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  1. Introduction to the Special Issue on the Ethics of State Mass Surveillance.Peter Königs - 2020 - Moral Philosophy and Politics 7 (1):1-8.
    Recent decades have seen an unprecedented proliferation of surveillance programs by government agencies. This development has been driven both by technological progress, which has made large scale surveillance operations relatively cheap and easy, and by the threat of terrorism, organized crime and pandemics, which supplies a ready justification for surveillance. For a long time, mass surveillance programs have been associated with autocratic regimes, most notoriously with the German Democratic Republic and the Stasi, its secret police. A more recent case in (...)
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  • Out of Proportion? On Surveillance and the Proportionality Requirement.Kira Vrist Rønn & Kasper Lippert-Rasmussen - 2020 - Ethical Theory and Moral Practice 23 (1):181-199.
    In this article, we critically scrutinize the principle of proportionality when used in the context of security and government surveillance. We argue that McMahan’s distinction from just warfare between narrow proportionality and wide proportionality can generally apply to the context of surveillance. We argue that narrow proportionality applies more or less directly to cases in which the surveilled is liable and that the wide proportionality principle applies to cases characterized by ‘collateral intrusion’. We argue, however, that a more demanding criterion (...)
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  • Privacy in Public and the Contextual Conditions of Agency.Maria Brincker - 2017 - In Tjerk Timan, Bert-Jaap Koops & Bryce Newell (eds.), Privacy in Public Space: Conceptual and Regulatory Challenges. Edward Elgar.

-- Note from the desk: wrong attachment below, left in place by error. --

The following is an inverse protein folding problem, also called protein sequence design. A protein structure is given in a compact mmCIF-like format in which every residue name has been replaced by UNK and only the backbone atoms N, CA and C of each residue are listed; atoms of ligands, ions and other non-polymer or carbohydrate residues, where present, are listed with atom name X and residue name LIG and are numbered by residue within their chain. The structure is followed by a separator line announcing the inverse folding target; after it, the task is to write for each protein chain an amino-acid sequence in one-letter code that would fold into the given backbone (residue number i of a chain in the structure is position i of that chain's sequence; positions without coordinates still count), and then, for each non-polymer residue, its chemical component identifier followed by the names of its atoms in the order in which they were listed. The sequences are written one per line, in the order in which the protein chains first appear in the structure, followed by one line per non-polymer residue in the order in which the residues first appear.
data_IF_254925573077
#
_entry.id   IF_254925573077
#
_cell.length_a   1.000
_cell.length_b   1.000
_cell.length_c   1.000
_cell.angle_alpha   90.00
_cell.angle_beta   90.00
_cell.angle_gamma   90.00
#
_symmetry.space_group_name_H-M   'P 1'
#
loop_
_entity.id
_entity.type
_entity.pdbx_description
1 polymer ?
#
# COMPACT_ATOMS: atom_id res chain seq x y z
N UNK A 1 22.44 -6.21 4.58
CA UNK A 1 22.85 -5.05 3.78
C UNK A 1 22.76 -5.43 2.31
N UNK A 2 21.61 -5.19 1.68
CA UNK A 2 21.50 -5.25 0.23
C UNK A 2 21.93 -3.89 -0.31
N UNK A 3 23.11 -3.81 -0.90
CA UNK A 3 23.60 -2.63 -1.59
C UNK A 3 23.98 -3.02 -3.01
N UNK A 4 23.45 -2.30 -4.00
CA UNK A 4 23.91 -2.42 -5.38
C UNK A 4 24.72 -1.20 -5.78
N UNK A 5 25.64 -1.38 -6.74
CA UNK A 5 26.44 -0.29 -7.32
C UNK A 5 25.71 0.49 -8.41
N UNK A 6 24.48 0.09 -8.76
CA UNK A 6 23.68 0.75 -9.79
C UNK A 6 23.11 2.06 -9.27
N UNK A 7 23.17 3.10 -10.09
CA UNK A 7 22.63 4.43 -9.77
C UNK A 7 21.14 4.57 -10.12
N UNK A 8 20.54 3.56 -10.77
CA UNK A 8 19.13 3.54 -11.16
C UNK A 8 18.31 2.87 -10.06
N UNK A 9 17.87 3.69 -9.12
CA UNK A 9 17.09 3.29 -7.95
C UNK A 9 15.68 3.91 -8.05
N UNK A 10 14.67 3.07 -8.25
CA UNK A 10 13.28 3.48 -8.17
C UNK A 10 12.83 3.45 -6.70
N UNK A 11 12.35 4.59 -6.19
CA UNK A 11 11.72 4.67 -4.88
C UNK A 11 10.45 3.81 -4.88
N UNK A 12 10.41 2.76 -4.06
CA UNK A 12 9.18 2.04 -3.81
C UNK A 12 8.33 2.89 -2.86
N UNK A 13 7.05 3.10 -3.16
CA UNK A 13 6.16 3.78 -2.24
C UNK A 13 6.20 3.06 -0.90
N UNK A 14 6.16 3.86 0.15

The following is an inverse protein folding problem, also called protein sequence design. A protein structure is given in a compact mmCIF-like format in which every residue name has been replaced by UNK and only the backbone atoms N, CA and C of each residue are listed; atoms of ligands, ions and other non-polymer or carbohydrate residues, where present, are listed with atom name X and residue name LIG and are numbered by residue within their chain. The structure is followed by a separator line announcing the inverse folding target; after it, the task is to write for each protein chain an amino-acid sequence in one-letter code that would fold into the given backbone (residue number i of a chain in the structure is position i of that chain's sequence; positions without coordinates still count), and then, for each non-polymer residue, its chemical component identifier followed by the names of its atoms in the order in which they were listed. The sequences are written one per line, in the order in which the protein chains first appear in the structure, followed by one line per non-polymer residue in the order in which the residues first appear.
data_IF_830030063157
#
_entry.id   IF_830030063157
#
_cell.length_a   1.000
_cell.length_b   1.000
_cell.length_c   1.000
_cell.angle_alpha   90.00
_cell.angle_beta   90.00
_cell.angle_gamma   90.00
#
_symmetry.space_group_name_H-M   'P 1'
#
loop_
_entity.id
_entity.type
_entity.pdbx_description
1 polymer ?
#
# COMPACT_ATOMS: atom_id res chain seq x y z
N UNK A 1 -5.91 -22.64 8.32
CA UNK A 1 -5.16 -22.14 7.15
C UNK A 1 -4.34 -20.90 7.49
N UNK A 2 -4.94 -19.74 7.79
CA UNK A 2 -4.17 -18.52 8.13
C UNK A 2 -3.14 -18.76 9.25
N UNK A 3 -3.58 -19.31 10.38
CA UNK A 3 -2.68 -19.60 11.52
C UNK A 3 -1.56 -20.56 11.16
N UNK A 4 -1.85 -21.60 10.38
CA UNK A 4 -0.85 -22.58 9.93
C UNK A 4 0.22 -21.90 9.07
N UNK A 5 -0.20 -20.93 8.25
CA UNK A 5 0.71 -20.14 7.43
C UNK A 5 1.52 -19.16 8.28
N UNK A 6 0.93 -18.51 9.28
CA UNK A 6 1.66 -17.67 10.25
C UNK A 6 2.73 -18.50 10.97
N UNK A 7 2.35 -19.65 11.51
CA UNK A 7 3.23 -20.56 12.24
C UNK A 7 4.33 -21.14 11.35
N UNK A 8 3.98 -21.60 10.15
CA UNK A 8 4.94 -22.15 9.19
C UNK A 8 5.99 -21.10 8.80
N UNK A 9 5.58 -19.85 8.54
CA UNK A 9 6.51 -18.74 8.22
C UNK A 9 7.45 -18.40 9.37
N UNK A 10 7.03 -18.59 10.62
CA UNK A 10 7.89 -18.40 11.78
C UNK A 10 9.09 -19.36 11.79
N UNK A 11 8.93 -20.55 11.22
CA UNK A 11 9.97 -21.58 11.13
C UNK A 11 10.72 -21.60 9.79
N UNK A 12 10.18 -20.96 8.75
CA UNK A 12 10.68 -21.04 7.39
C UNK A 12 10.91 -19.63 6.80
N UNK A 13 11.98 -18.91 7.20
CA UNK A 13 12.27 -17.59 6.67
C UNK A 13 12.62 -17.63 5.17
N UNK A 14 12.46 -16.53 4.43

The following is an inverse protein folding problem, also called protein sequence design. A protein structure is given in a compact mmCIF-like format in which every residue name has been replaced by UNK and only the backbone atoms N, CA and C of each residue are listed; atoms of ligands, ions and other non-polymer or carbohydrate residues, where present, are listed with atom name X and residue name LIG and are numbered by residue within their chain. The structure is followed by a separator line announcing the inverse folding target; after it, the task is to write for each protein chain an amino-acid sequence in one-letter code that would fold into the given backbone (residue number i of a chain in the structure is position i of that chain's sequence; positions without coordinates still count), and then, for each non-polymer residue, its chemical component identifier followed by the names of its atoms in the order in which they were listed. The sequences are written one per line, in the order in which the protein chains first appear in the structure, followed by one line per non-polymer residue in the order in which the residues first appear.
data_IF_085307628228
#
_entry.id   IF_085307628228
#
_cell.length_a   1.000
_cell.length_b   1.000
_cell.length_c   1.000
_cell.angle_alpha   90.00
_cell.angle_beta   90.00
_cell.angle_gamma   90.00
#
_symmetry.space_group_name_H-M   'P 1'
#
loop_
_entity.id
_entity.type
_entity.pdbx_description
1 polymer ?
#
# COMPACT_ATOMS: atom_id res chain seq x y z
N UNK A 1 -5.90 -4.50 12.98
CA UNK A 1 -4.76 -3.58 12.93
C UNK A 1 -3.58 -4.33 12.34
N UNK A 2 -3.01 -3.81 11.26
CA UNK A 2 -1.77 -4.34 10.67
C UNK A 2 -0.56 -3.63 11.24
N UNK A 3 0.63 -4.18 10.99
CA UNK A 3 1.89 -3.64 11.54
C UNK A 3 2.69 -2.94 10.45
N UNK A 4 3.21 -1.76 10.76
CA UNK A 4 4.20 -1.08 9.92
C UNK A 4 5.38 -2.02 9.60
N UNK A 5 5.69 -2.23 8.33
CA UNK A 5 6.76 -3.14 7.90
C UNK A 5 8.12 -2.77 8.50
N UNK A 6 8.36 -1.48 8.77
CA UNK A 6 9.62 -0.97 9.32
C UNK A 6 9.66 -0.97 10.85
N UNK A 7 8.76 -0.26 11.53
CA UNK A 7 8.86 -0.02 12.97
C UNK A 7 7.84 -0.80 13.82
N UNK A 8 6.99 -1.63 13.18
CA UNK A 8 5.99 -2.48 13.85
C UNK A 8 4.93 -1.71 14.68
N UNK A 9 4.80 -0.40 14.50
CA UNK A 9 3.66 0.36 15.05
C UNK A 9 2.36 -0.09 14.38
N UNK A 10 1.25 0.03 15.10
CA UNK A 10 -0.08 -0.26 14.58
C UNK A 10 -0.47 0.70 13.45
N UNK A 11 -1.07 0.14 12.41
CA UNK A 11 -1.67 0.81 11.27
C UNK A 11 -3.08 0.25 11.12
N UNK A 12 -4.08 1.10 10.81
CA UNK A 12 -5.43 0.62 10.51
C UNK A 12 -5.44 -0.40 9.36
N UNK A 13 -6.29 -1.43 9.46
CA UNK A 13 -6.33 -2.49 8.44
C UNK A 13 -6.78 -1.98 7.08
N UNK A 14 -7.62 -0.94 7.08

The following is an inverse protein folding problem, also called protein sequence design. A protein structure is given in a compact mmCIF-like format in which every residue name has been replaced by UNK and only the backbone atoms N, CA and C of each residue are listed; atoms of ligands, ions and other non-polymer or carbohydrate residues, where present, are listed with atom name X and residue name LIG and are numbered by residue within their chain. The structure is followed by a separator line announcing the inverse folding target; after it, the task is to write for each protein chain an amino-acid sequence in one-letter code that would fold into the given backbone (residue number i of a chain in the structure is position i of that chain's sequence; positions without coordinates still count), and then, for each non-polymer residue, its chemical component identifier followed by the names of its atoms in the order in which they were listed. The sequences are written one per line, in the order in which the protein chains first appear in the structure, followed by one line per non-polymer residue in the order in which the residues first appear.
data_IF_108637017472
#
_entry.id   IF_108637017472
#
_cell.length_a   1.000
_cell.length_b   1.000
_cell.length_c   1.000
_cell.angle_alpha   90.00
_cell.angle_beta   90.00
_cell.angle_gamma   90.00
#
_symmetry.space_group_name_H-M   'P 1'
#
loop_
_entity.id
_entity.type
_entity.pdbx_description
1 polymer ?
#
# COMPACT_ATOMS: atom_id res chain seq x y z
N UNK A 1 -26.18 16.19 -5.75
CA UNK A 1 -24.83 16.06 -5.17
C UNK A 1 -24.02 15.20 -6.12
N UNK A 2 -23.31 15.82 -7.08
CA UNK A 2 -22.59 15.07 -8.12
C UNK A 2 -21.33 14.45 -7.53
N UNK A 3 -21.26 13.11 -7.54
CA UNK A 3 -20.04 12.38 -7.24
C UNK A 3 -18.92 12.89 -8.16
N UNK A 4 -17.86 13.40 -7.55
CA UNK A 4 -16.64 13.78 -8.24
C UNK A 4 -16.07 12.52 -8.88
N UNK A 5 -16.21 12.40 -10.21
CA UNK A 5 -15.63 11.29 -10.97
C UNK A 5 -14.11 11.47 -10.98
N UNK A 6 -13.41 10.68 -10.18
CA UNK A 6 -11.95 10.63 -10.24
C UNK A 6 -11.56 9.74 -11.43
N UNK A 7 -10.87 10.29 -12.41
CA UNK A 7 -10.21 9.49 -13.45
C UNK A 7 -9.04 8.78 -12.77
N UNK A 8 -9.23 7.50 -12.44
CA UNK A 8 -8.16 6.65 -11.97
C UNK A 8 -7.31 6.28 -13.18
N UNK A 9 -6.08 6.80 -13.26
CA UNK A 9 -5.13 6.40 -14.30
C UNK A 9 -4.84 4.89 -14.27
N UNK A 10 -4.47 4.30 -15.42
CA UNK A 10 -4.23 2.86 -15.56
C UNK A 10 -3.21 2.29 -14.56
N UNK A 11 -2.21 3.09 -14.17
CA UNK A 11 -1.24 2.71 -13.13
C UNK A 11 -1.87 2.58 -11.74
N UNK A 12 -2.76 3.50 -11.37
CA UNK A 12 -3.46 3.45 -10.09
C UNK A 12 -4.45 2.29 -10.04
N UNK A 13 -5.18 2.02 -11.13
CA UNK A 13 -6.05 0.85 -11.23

Current technology and surveillance practices make behaviors traceable to persons in unprecedented ways. This causes a loss of anonymity and of many privacy measures relied on in the past. These de facto privacy losses are by many seen as problematic for individual psychology, intimate relations and democratic practices such as free speech and free assembly. I share most of these concerns but propose that an even more fundamental problem might be that our very ability to act as autonomous and purposive (...)
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  • Privacy in Public: A Democratic Defense.Titus Stahl - 2020 - Moral Philosophy and Politics 7 (1):73-96.
    Traditional arguments for privacy in public suggest that intentionally public activities, such as political speech, do not deserve privacy protection. In this article, I develop a new argument for the view that surveillance of intentionally public activities should be limited to protect the specific good that this context provides, namely democratic legitimacy. Combining insights from Helen Nissenbaum’s contextualism and Jürgen Habermas’s theory of the public sphere, I argue that strategic surveillance of the public sphere can undermine the capacity of citizens (...)